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Motifs are recurring structures, contrasts, and literary devices that can help to develop and inform the text’s major themes.
Driving represents independence and maturity, and the ability to drive both alone and with other people is an important marker of actively participating in one’s own life. Charlie first bonds with Patrick and Sam when they drive through the tunnel together. As they pass through the tunnel to emerge on the other side together physically, they also undergo a deep emotional bond by traveling together through this space. On Charlie’s sixteenth birthday, he gets his driver’s license, meaning that he can drive independently, and this capacity is a marker of Charlie’s growth into adulthood. When Charlie’s siblings fight in the car on Christmas day, Charlie’s dad tells Charlie to drive the family the rest of the way to Ohio, which gives Charlie an enormous responsibility. Charlie becomes the glue who keeps the family together and helps them get where they need to go. Charlie’s driving also provides mutual distraction for the family, since they can focus on his driving and helping him grow into a capable adult instead of wallowing in their drama.
Read more about driving in another coming-of-age novel, John Green’s Paper Towns.
But driving also has a troubling undertone. Aunt Helen died in a car crash, and her death caused Charlie extensive emotional trauma. Charlie has also repressed the memory of Aunt Helen molesting him as a child. One of the first places Charlie drives on his own is to visit Aunt Helen’s grave, which he does in search of solace and comfort. Visiting Aunt Helen’s grave is a family ritual, but Charlie wants to make this journey by himself so that that he can confront the past on his own terms. Although driving might seem to be an action that brings the horrors of the past to the surface, driving allows Charlie to work through these difficulties. As he moves forward physically, he can move on emotionally.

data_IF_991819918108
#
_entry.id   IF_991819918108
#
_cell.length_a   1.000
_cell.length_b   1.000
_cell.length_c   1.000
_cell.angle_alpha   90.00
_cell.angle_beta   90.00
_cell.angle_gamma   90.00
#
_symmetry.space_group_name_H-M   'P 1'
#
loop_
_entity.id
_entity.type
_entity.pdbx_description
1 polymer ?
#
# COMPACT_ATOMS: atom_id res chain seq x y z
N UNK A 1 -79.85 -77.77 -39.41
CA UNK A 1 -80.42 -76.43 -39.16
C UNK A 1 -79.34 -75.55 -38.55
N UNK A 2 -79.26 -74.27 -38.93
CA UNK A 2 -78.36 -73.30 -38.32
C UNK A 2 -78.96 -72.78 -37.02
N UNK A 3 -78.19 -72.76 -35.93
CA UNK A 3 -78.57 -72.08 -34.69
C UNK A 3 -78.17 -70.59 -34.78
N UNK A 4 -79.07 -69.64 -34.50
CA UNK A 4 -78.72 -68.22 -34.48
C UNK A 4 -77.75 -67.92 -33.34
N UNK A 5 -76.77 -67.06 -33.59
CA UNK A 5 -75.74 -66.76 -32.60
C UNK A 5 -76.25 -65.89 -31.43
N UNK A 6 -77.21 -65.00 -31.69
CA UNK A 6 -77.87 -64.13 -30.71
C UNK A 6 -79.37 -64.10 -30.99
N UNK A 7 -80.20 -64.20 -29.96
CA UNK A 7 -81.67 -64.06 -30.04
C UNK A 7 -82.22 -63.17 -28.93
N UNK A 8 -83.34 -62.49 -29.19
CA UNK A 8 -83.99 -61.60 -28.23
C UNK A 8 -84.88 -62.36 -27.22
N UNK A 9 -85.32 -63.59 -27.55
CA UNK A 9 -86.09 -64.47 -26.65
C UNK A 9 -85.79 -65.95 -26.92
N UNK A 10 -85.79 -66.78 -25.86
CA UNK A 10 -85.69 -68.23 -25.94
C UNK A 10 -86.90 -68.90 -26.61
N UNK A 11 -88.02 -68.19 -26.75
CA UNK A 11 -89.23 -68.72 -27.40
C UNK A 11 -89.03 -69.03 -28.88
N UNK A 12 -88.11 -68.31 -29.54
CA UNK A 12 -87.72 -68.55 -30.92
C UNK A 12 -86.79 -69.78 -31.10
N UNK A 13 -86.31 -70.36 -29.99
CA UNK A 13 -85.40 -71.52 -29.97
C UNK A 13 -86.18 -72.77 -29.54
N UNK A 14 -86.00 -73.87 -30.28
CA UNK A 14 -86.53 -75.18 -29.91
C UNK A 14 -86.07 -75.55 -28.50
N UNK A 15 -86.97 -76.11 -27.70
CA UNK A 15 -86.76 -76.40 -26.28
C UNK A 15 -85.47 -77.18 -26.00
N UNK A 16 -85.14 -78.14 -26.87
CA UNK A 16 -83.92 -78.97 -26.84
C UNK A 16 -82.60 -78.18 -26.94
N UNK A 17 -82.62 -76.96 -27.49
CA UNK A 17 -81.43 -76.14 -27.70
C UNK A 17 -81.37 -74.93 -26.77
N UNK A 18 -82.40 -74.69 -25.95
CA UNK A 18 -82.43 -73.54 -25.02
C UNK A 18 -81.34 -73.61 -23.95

Charlie and his friends regularly watch and perform along with The Rocky Horror Picture Show, and this venue gives them the opportunity to let loose and be themselves without reservations and without judgment. The Rocky Horror Picture Show is an iconic cult movie from the 1970s, and ever since its release, audiences have been gathering for regular viewing parties. People sing along, talk back to the screen, dress up as their favorite characters, and dance the “Time Warp” group dance together. When Charlie gets to play Rocky one day, he gets excited for several reasons. First of all, Sam plays Janet, Rocky’s love interest, and Craig, Sam’s boyfriend, typically plays Rocky, so this offers Charlie an opportunity to get close to Sam without overstepping any boundaries. As Rocky, Charlie dances in a feather boa and wear a gold Speedo. This kind of flamboyant exposure might seem like a wallflower’s worst nightmare, but since Charlie is acting as Rocky, not himself, he gets to immerse himself in the role of another person, which is liberating. Charlie gets positive sexual attention for putting himself out there as Rocky, since Mary Elizabeth asks him to the dance after seeing him on stage. Being Rocky, Charlie can embody a more sexual version of himself, since he can temporarily leave behind his emotional baggage.
The Rocky Horror Picture Show offers other characters in The Perks of Being a Wallflower the opportunity to express themselves in a way that they cannot do in ordinary life. Patrick regularly plays the role of Frank ‘N Furter, the transvestite in the film. Even though Patrick keeps his homosexuality closeted in his daily life, and he cannot make his relationship with Brad public, he becomes liberated on stage. Charlie knows that Patrick is truly depressed when he no longer shows up for Rocky Horror, and he recognizes that Patrick is doing better when Patrick appears for the show again. The Rocky Horror Picture Show also acts as a comforting routine, an anchoring ritual in the constant turmoil and drama of high school life. No matter what else happens, Rocky Horror is still there.